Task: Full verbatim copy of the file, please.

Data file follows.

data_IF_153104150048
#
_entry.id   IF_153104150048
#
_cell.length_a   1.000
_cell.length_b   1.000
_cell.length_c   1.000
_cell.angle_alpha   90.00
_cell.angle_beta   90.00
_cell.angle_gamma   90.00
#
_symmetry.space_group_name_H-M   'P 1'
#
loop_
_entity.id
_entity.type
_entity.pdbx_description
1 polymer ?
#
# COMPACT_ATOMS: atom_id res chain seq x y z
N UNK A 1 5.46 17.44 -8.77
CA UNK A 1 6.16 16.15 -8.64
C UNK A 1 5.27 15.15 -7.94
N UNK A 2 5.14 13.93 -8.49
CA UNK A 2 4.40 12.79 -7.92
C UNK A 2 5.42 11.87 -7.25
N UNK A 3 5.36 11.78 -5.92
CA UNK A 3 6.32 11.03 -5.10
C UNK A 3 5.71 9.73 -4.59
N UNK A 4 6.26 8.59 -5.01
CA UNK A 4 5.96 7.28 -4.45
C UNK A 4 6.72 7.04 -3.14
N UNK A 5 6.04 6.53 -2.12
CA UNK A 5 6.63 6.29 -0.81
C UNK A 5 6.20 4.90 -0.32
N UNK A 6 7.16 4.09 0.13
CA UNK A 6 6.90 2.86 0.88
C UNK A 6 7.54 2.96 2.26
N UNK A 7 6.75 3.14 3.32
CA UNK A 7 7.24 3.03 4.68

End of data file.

data_IF_153104150048
#
_entry.id   IF_153104150048
#
_cell.length_a   1.000
_cell.length_b   1.000
_cell.length_c   1.000
_cell.angle_alpha   90.00
_cell.angle_beta   90.00
_cell.angle_gamma   90.00
#
_symmetry.space_group_name_H-M   'P 1'
#
loop_
_entity.id
_entity.type
_entity.pdbx_description
1 polymer ?
#
# COMPACT_ATOMS: atom_id res chain seq x y z
N UNK A 1 5.46 17.44 -8.77
CA UNK A 1 6.16 16.15 -8.64
C UNK A 1 5.27 15.15 -7.94
N UNK A 2 5.14 13.93 -8.49
CA UNK A 2 4.40 12.79 -7.92
C UNK A 2 5.42 11.87 -7.25
N UNK A 3 5.36 11.78 -5.92
CA UNK A 3 6.32 11.03 -5.10
C UNK A 3 5.71 9.73 -4.59
N UNK A 4 6.26 8.59 -5.01
CA UNK A 4 5.96 7.28 -4.45
C UNK A 4 6.72 7.04 -3.14
N UNK A 5 6.04 6.53 -2.12
CA UNK A 5 6.63 6.29 -0.81
C UNK A 5 6.20 4.90 -0.32
N UNK A 6 7.16 4.09 0.13
CA UNK A 6 6.90 2.86 0.88
C UNK A 6 7.54 2.96 2.26
N UNK A 7 6.75 3.14 3.32
CA UNK A 7 7.24 3.03 4.68